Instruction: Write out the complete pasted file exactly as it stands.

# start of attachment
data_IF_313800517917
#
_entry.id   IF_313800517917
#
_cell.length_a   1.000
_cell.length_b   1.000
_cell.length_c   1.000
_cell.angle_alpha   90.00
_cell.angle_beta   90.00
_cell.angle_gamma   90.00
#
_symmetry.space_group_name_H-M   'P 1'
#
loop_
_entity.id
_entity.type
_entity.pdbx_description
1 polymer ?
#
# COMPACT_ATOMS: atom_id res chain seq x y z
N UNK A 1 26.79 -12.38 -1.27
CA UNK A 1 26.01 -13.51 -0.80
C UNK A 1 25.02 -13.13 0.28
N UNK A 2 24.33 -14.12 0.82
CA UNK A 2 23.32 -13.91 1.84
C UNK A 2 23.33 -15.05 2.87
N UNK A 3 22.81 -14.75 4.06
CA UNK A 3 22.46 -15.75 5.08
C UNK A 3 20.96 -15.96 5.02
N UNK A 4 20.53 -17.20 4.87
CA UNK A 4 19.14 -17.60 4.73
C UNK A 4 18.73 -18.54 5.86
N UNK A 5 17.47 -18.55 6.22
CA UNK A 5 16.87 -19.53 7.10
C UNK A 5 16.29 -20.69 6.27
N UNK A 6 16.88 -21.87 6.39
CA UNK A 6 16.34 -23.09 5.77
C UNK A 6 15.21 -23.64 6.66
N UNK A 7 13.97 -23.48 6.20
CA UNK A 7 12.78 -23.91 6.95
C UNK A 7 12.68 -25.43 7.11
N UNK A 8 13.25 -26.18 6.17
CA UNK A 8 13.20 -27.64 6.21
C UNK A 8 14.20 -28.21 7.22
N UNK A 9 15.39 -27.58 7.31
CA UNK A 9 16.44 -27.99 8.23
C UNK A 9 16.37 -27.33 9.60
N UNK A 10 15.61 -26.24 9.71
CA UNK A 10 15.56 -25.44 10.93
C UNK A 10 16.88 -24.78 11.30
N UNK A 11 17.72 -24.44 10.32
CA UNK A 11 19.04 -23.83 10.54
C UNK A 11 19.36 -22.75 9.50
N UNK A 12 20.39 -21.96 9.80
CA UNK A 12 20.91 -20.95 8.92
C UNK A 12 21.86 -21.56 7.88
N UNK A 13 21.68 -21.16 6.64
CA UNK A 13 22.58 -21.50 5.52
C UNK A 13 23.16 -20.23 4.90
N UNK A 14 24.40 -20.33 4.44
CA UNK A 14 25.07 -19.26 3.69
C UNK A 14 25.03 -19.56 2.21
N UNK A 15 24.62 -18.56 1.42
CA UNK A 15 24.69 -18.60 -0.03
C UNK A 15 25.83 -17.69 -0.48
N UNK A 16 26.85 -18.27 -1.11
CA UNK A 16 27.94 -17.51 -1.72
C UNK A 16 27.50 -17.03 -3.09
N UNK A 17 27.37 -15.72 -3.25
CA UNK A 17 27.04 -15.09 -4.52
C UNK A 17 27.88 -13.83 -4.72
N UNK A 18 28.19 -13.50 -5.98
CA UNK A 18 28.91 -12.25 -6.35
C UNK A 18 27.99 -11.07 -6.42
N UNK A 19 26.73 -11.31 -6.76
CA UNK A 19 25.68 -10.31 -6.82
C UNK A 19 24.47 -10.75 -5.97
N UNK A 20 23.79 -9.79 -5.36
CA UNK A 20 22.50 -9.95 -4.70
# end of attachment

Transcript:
data_IF_313800517917
#
_entry.id   IF_313800517917
#
_cell.length_a   1.000
_cell.length_b   1.000
_cell.length_c   1.000
_cell.angle_alpha   90.00
_cell.angle_beta   90.00
_cell.angle_gamma   90.00
#
_symmetry.space_group_name_H-M   'P 1'
#
loop_
_entity.id
_entity.type
_entity.pdbx_description
1 polymer ?
#
# COMPACT_ATOMS: atom_id res chain seq x y z
N UNK A 1 26.79 -12.38 -1.27
CA UNK A 1 26.01 -13.51 -0.80
C UNK A 1 25.02 -13.13 0.28
N UNK A 2 24.33 -14.12 0.82
CA UNK A 2 23.32 -13.91 1.84
C UNK A 2 23.33 -15.05 2.87
N UNK A 3 22.81 -14.75 4.06
CA UNK A 3 22.46 -15.75 5.08
C UNK A 3 20.96 -15.96 5.02
N UNK A 4 20.53 -17.20 4.87
CA UNK A 4 19.14 -17.60 4.73
C UNK A 4 18.73 -18.54 5.86
N UNK A 5 17.47 -18.55 6.22
CA UNK A 5 16.87 -19.53 7.10
C UNK A 5 16.29 -20.69 6.27
N UNK A 6 16.88 -21.87 6.39
CA UNK A 6 16.34 -23.09 5.77
C UNK A 6 15.21 -23.64 6.66
N UNK A 7 13.97 -23.48 6.20
CA UNK A 7 12.78 -23.91 6.95
C UNK A 7 12.68 -25.43 7.11
N UNK A 8 13.25 -26.18 6.17
CA UNK A 8 13.20 -27.64 6.21
C UNK A 8 14.20 -28.21 7.22
N UNK A 9 15.39 -27.58 7.31
CA UNK A 9 16.44 -27.99 8.23
C UNK A 9 16.37 -27.33 9.60
N UNK A 10 15.61 -26.24 9.71
CA UNK A 10 15.56 -25.44 10.93
C UNK A 10 16.88 -24.78 11.30
N UNK A 11 17.72 -24.44 10.32
CA UNK A 11 19.04 -23.83 10.54
C UNK A 11 19.36 -22.75 9.50
N UNK A 12 20.39 -21.96 9.80
CA UNK A 12 20.91 -20.95 8.92
C UNK A 12 21.86 -21.56 7.88
N UNK A 13 21.68 -21.16 6.64
CA UNK A 13 22.58 -21.50 5.52
C UNK A 13 23.16 -20.23 4.90
N UNK A 14 24.40 -20.33 4.44
CA UNK A 14 25.07 -19.26 3.69
C UNK A 14 25.03 -19.56 2.21
N UNK A 15 24.62 -18.56 1.42
CA UNK A 15 24.69 -18.60 -0.03
C UNK A 15 25.83 -17.69 -0.48
N UNK A 16 26.85 -18.27 -1.11
CA UNK A 16 27.94 -17.51 -1.72
C UNK A 16 27.50 -17.03 -3.09
N UNK A 17 27.37 -15.72 -3.25
CA UNK A 17 27.04 -15.09 -4.52
C UNK A 17 27.88 -13.83 -4.72
N UNK A 18 28.19 -13.50 -5.98
CA UNK A 18 28.91 -12.25 -6.35
C UNK A 18 27.99 -11.07 -6.42
N UNK A 19 26.73 -11.31 -6.76
CA UNK A 19 25.68 -10.31 -6.82
C UNK A 19 24.47 -10.75 -5.97
N UNK A 20 23.79 -9.79 -5.36
CA UNK A 20 22.50 -9.95 -4.70